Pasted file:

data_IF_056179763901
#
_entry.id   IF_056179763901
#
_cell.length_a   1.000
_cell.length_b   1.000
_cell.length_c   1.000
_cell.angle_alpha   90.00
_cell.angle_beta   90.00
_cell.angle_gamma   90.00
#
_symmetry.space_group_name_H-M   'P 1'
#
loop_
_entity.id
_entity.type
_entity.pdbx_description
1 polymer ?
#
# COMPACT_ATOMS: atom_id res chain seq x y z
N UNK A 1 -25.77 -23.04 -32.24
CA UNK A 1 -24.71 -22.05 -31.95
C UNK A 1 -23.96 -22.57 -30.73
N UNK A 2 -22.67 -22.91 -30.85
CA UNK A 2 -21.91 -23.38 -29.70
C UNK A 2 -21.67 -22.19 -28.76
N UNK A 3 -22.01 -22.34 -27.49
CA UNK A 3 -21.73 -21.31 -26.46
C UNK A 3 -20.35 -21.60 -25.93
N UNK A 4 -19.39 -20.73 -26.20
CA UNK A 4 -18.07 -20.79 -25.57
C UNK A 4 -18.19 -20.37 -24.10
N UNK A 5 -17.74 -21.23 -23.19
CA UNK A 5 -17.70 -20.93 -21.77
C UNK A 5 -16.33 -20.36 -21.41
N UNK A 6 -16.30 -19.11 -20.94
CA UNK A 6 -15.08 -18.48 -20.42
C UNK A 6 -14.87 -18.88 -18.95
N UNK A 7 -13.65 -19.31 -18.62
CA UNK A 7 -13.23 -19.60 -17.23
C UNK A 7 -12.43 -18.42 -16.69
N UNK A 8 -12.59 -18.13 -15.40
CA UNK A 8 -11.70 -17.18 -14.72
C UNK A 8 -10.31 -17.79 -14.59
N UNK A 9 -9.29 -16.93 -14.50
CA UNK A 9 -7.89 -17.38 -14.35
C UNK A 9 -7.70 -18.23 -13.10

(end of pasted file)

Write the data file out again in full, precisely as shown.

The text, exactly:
data_IF_056179763901
#
_entry.id   IF_056179763901
#
_cell.length_a   1.000
_cell.length_b   1.000
_cell.length_c   1.000
_cell.angle_alpha   90.00
_cell.angle_beta   90.00
_cell.angle_gamma   90.00
#
_symmetry.space_group_name_H-M   'P 1'
#
loop_
_entity.id
_entity.type
_entity.pdbx_description
1 polymer ?
#
# COMPACT_ATOMS: atom_id res chain seq x y z
N UNK A 1 -25.77 -23.04 -32.24
CA UNK A 1 -24.71 -22.05 -31.95
C UNK A 1 -23.96 -22.57 -30.73
N UNK A 2 -22.67 -22.91 -30.85
CA UNK A 2 -21.91 -23.38 -29.70
C UNK A 2 -21.67 -22.19 -28.76
N UNK A 3 -22.01 -22.34 -27.49
CA UNK A 3 -21.73 -21.31 -26.46
C UNK A 3 -20.35 -21.60 -25.93
N UNK A 4 -19.39 -20.73 -26.20
CA UNK A 4 -18.07 -20.79 -25.57
C UNK A 4 -18.19 -20.37 -24.10
N UNK A 5 -17.74 -21.23 -23.19
CA UNK A 5 -17.70 -20.93 -21.77
C UNK A 5 -16.33 -20.36 -21.41
N UNK A 6 -16.30 -19.11 -20.94
CA UNK A 6 -15.08 -18.48 -20.42
C UNK A 6 -14.87 -18.88 -18.95
N UNK A 7 -13.65 -19.31 -18.62
CA UNK A 7 -13.23 -19.60 -17.23
C UNK A 7 -12.43 -18.42 -16.69
N UNK A 8 -12.59 -18.13 -15.40
CA UNK A 8 -11.70 -17.18 -14.72
C UNK A 8 -10.31 -17.79 -14.59
N UNK A 9 -9.29 -16.93 -14.50
CA UNK A 9 -7.89 -17.38 -14.35
C UNK A 9 -7.70 -18.23 -13.10